3
$\begingroup$

I found this thing

flying nightmare
source: http://aliens.wikia.com/wiki/Flying_Nightmare

In its dormancy it folds itself and it rooted to the ground. However when it detects prey, it hovers above and engulfs its victim, wrapping it in its embrace, paralyzing the prey as it consumes it. I would like to add something like this to my world so I have a question : A pack of many smalls (less than 40cm diameter) or one big (1m)? I think smaller is better for escaping predators while eating and avoid defensive systems from preys like spikes but I don't know how they could resist to strong winds and not get thrown to the ground

Note:

  • My preys are mostly juvenile (1x0.4m) giant sowbug and dead adults (3x1m), not very mobile

  • I'm on a high plateau >3000m so there are often strong winds but not always

  • They use acid venom to dissolve the shell and the meat inside like a spider

  • They live in a steppe

$\endgroup$
3
3
$\begingroup$

Think behavior like bats of the wind. Instead of hunting at night like bats these creatures would hunt when there is no wind and staying rooted when the wind blows.

By having a sensor which would sense atmospheric pressure changes for when it's about to storm, and vibration sensors for when the wind blows nearby plants. It'll hunt when it under its ideal conditions or recklessly when hungry.

Some of these would get displaced by wind absolutely, but that would be how they spread to new territories and find new victims and perhaps even procreate.

That said I would go with medium sized, provides a challenge to larger creatures without dominating them and has advantage to the smaller ones placing it at an ideal spot in its food chain, in the middle.

$\endgroup$
3
  • $\begingroup$ I suppose that you mean something like 60cm of diameter by medium so probably hunting by two. Looks good, they would like some birds staying together their whole life and the juvenile would have to find another place to be and a mate once adult. $\endgroup$
    – Jean-Abdel
    Aug 19 '18 at 21:35
  • $\begingroup$ but my idea was that they use wind (not too strong ones tho) to flee and move quickly. What are the bats of the wind ? $\endgroup$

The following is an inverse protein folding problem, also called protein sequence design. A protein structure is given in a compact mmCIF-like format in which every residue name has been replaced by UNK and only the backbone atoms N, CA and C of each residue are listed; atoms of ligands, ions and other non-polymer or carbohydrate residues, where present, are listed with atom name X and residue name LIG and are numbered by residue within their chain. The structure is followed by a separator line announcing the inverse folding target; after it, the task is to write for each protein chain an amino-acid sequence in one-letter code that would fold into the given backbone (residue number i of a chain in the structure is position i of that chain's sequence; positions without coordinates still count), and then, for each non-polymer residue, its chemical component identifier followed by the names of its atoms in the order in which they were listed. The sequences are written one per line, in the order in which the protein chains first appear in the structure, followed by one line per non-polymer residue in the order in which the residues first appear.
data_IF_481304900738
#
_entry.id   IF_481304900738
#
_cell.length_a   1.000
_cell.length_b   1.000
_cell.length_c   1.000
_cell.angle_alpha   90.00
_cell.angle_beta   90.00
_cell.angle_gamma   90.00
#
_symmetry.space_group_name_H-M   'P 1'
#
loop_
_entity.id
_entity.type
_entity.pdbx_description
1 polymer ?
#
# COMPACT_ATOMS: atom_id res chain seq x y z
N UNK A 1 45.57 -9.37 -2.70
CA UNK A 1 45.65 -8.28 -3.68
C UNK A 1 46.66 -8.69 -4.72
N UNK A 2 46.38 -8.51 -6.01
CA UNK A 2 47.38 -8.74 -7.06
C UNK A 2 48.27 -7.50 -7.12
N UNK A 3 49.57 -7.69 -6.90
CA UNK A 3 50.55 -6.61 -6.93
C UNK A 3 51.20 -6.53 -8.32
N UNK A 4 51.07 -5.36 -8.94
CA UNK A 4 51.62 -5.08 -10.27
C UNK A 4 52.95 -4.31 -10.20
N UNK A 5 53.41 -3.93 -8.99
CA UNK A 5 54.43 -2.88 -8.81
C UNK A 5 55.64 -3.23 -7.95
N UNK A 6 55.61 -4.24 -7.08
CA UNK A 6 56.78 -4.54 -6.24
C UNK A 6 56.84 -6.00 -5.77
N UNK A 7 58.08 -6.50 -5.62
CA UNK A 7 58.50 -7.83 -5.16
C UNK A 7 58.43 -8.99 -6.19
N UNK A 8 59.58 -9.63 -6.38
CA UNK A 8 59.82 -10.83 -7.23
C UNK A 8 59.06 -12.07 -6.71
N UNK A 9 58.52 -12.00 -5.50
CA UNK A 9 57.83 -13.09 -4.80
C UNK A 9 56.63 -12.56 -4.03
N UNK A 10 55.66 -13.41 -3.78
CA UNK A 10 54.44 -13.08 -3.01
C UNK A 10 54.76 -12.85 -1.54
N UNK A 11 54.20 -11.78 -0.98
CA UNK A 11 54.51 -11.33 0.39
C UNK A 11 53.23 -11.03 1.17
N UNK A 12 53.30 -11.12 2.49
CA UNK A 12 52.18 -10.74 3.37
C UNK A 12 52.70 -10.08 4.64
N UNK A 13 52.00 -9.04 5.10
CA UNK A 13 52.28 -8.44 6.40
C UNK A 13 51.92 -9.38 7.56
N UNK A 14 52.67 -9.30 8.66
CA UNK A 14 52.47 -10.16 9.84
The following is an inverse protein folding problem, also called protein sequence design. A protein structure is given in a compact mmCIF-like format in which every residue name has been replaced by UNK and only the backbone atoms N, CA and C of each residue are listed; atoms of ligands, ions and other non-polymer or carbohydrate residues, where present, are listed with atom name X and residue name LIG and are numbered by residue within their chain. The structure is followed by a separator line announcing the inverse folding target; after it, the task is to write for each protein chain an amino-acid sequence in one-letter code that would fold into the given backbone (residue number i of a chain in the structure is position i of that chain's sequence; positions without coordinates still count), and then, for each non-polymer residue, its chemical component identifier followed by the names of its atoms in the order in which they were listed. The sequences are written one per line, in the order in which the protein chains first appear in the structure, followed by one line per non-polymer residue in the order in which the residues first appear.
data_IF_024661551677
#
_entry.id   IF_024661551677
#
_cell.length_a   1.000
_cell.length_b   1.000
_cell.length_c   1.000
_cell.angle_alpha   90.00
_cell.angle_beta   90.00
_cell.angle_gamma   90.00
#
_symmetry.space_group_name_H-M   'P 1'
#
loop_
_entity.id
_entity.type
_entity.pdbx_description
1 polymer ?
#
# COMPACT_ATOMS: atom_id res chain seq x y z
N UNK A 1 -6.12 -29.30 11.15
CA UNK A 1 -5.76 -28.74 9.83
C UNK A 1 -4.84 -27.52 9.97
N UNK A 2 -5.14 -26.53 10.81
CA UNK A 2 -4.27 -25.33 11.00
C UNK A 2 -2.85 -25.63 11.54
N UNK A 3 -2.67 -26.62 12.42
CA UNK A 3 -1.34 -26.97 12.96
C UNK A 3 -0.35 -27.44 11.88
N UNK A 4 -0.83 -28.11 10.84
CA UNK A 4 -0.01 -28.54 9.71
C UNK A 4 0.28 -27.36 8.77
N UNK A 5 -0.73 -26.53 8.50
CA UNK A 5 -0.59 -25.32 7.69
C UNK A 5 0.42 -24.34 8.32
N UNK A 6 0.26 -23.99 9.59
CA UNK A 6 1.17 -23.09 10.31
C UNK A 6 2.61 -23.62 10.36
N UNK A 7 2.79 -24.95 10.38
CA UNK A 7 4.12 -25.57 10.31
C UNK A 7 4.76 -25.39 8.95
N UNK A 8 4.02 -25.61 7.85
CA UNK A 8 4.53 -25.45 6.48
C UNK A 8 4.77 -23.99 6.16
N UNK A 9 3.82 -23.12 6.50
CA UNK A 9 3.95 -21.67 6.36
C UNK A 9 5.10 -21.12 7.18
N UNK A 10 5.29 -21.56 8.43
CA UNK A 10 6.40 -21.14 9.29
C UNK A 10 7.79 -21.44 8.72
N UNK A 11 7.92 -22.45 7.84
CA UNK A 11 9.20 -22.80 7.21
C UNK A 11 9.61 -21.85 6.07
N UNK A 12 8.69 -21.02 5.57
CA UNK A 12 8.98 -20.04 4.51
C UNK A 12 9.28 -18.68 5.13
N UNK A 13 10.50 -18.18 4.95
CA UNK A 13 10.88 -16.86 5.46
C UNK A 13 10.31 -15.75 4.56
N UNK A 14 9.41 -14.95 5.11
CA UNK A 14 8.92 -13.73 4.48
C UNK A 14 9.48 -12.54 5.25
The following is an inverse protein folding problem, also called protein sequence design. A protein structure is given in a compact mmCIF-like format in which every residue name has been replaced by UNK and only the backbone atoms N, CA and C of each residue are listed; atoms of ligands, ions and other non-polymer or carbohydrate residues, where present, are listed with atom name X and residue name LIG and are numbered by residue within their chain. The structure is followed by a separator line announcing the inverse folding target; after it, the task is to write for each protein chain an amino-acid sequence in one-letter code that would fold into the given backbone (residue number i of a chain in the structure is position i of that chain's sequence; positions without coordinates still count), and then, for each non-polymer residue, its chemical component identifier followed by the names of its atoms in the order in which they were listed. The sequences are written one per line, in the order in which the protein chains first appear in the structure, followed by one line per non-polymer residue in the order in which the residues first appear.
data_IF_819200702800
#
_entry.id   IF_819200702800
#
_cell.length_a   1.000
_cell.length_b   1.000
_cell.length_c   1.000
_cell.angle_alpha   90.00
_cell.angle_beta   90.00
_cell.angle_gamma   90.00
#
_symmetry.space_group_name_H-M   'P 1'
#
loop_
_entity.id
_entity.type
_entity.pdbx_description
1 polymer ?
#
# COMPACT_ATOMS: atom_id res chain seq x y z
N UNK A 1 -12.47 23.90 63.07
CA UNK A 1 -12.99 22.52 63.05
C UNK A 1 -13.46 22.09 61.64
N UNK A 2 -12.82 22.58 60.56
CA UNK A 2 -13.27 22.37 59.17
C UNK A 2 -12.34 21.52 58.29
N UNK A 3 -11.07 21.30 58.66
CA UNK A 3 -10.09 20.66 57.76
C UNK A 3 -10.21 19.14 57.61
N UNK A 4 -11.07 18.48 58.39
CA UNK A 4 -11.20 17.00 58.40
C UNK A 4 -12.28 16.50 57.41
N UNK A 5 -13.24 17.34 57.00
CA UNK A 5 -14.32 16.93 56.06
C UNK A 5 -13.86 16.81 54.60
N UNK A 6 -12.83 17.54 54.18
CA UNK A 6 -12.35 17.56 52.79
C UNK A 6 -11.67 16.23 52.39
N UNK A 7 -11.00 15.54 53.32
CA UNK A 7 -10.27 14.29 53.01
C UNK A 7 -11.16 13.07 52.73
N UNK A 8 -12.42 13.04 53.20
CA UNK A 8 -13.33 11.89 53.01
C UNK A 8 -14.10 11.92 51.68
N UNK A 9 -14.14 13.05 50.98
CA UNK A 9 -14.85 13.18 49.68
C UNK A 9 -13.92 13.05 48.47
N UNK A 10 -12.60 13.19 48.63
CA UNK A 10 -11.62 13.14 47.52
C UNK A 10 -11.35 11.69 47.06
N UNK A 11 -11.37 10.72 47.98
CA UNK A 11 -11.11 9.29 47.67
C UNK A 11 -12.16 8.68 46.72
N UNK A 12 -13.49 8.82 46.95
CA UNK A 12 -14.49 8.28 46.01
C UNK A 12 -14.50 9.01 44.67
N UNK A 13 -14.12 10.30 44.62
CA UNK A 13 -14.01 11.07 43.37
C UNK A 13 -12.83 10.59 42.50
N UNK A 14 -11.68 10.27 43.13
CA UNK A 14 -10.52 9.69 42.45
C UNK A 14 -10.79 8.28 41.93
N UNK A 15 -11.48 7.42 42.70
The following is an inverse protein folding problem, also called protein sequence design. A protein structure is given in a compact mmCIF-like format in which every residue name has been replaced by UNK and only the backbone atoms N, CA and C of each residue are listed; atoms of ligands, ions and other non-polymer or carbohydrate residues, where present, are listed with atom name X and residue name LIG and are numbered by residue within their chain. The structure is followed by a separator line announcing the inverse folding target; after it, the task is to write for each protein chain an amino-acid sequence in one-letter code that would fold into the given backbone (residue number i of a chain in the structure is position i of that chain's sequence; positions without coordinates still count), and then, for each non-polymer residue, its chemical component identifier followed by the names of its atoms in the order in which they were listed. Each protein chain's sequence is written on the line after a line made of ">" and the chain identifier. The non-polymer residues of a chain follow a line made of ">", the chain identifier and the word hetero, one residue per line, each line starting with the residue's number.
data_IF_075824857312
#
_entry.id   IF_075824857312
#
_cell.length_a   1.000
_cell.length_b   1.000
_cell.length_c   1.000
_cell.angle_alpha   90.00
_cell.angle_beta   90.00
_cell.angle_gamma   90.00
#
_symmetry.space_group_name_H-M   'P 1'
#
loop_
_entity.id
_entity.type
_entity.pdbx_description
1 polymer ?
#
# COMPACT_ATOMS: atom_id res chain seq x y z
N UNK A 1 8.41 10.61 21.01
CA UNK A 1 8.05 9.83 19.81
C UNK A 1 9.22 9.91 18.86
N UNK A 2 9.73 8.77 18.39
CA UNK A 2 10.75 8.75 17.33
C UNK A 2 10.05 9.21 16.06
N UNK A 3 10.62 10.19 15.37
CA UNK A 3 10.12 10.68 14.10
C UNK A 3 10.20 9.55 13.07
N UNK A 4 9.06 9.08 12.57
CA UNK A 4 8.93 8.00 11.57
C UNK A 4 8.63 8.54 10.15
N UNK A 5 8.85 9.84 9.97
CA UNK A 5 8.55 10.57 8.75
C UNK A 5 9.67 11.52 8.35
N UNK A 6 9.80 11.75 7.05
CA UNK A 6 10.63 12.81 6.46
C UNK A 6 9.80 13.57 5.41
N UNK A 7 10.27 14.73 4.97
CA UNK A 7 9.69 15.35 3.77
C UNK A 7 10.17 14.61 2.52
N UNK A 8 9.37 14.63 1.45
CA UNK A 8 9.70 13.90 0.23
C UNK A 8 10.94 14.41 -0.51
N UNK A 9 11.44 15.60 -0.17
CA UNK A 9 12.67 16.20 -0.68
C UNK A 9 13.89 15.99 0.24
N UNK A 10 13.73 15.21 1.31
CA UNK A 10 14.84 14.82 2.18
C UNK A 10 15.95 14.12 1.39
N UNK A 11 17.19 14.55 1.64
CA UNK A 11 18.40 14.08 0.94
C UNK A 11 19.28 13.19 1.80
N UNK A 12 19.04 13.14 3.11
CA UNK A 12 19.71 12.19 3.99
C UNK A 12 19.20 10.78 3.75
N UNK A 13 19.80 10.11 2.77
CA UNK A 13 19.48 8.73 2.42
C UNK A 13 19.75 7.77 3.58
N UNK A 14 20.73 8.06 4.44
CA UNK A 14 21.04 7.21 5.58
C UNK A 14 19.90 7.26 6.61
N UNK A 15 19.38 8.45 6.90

– Jean-Abdel
    Aug 19 '18 at 21:55
  • $\begingroup$ Bats of wind simply as a twist on the common saying bats of the night, who use vibration sensors to see at night. Yes somewhere around 50cm. I love the idea of pairs! They absolutely could use the wind to flee especially if they sense the wind is strong enough to quickly escape. $\endgroup$ Aug 19 '18 at 21:59
2
$\begingroup$

Synchronizing the action of many floating specimens would hardly work, and they would need to be quick to have hope of trapping a living prey. Imagine letting some paper sheets float: can you make them land all around the same spot? Though luck, I am sure.

Moreover, if they react to the presence of the prey, the only way to have them react simultaneously would be the prey to be at equal distance from all of them. Then at best you can trigger two of them, the other would trigger later.

This said I think it's better if they are bigger than their prey. And, predating juveniles, it's likely that their defensive systems (thorns, etc.) are not fully developed.

$\endgroup$
1
  • 1
    $\begingroup$ Actually I thought of a pack, hunting together and drop on their prey once they're above it. They would hunt isolated juveniles like small theropods hunting diplodocus. $\endgroup$
    – Jean-Abdel
    Aug 19 '18 at 13:33
1
$\begingroup$

It makes more sense to not have them fly.